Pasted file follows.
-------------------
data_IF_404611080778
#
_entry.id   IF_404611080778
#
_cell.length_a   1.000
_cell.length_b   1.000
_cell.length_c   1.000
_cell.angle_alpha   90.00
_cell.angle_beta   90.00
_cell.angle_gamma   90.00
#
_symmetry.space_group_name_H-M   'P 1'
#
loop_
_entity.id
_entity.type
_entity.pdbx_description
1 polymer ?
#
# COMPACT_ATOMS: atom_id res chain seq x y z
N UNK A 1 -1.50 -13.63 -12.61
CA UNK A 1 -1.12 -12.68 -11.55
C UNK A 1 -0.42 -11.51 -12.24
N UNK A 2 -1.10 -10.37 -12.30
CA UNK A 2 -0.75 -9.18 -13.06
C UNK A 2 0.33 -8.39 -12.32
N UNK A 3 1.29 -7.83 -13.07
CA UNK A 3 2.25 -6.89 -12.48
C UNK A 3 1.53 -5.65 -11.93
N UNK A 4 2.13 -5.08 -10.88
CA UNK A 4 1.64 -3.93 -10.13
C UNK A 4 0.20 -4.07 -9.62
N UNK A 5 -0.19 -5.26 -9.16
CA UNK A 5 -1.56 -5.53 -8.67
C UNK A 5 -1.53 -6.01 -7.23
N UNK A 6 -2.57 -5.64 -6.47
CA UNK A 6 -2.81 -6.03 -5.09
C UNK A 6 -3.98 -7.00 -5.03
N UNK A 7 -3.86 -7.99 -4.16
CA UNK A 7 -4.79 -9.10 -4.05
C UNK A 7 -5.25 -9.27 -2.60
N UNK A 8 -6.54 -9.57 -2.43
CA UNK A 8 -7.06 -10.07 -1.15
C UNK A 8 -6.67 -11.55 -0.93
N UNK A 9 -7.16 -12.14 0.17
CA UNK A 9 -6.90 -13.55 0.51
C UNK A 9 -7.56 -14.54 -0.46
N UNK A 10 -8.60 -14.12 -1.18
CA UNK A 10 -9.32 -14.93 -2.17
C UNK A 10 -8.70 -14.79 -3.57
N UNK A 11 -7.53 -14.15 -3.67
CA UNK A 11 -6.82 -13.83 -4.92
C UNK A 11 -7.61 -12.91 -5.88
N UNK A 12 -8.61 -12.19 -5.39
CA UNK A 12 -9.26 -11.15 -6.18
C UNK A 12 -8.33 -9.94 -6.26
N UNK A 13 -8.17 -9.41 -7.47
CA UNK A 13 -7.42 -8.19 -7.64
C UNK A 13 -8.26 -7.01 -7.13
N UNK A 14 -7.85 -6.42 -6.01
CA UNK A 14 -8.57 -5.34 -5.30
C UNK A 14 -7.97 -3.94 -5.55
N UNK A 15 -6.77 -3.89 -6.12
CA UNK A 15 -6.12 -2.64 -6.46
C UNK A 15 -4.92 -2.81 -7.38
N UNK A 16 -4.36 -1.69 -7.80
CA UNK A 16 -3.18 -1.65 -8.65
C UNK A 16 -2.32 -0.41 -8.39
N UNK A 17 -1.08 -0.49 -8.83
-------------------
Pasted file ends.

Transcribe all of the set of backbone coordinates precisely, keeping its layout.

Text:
data_IF_404611080778
#
_entry.id   IF_404611080778
#
_cell.length_a   1.000
_cell.length_b   1.000
_cell.length_c   1.000
_cell.angle_alpha   90.00
_cell.angle_beta   90.00
_cell.angle_gamma   90.00
#
_symmetry.space_group_name_H-M   'P 1'
#
loop_
_entity.id
_entity.type
_entity.pdbx_description
1 polymer ?
#
# COMPACT_ATOMS: atom_id res chain seq x y z
N UNK A 1 -1.50 -13.63 -12.61
CA UNK A 1 -1.12 -12.68 -11.55
C UNK A 1 -0.42 -11.51 -12.24
N UNK A 2 -1.10 -10.37 -12.30
CA UNK A 2 -0.75 -9.18 -13.06
C UNK A 2 0.33 -8.39 -12.32
N UNK A 3 1.29 -7.83 -13.07
CA UNK A 3 2.25 -6.89 -12.48
C UNK A 3 1.53 -5.65 -11.93
N UNK A 4 2.13 -5.08 -10.88
CA UNK A 4 1.64 -3.93 -10.13
C UNK A 4 0.20 -4.07 -9.62
N UNK A 5 -0.19 -5.26 -9.16
CA UNK A 5 -1.56 -5.53 -8.67
C UNK A 5 -1.53 -6.01 -7.23
N UNK A 6 -2.57 -5.64 -6.47
CA UNK A 6 -2.81 -6.03 -5.09
C UNK A 6 -3.98 -7.00 -5.03
N UNK A 7 -3.86 -7.99 -4.16
CA UNK A 7 -4.79 -9.10 -4.05
C UNK A 7 -5.25 -9.27 -2.60
N UNK A 8 -6.54 -9.57 -2.43
CA UNK A 8 -7.06 -10.07 -1.15
C UNK A 8 -6.67 -11.55 -0.93
N UNK A 9 -7.16 -12.14 0.17
CA UNK A 9 -6.90 -13.55 0.51
C UNK A 9 -7.56 -14.54 -0.46
N UNK A 10 -8.60 -14.12 -1.18
CA UNK A 10 -9.32 -14.93 -2.17
C UNK A 10 -8.70 -14.79 -3.57
N UNK A 11 -7.53 -14.15 -3.67
CA UNK A 11 -6.82 -13.83 -4.92
C UNK A 11 -7.61 -12.91 -5.88
N UNK A 12 -8.61 -12.19 -5.39
CA UNK A 12 -9.26 -11.15 -6.18
C UNK A 12 -8.33 -9.94 -6.26
N UNK A 13 -8.17 -9.41 -7.47
CA UNK A 13 -7.42 -8.19 -7.64
C UNK A 13 -8.26 -7.01 -7.13
N UNK A 14 -7.85 -6.42 -6.01
CA UNK A 14 -8.57 -5.34 -5.30
C UNK A 14 -7.97 -3.94 -5.55
N UNK A 15 -6.77 -3.89 -6.12
CA UNK A 15 -6.12 -2.64 -6.46
C UNK A 15 -4.92 -2.81 -7.38
N UNK A 16 -4.36 -1.69 -7.80
CA UNK A 16 -3.18 -1.65 -8.65
C UNK A 16 -2.32 -0.41 -8.39
N UNK A 17 -1.08 -0.49 -8.83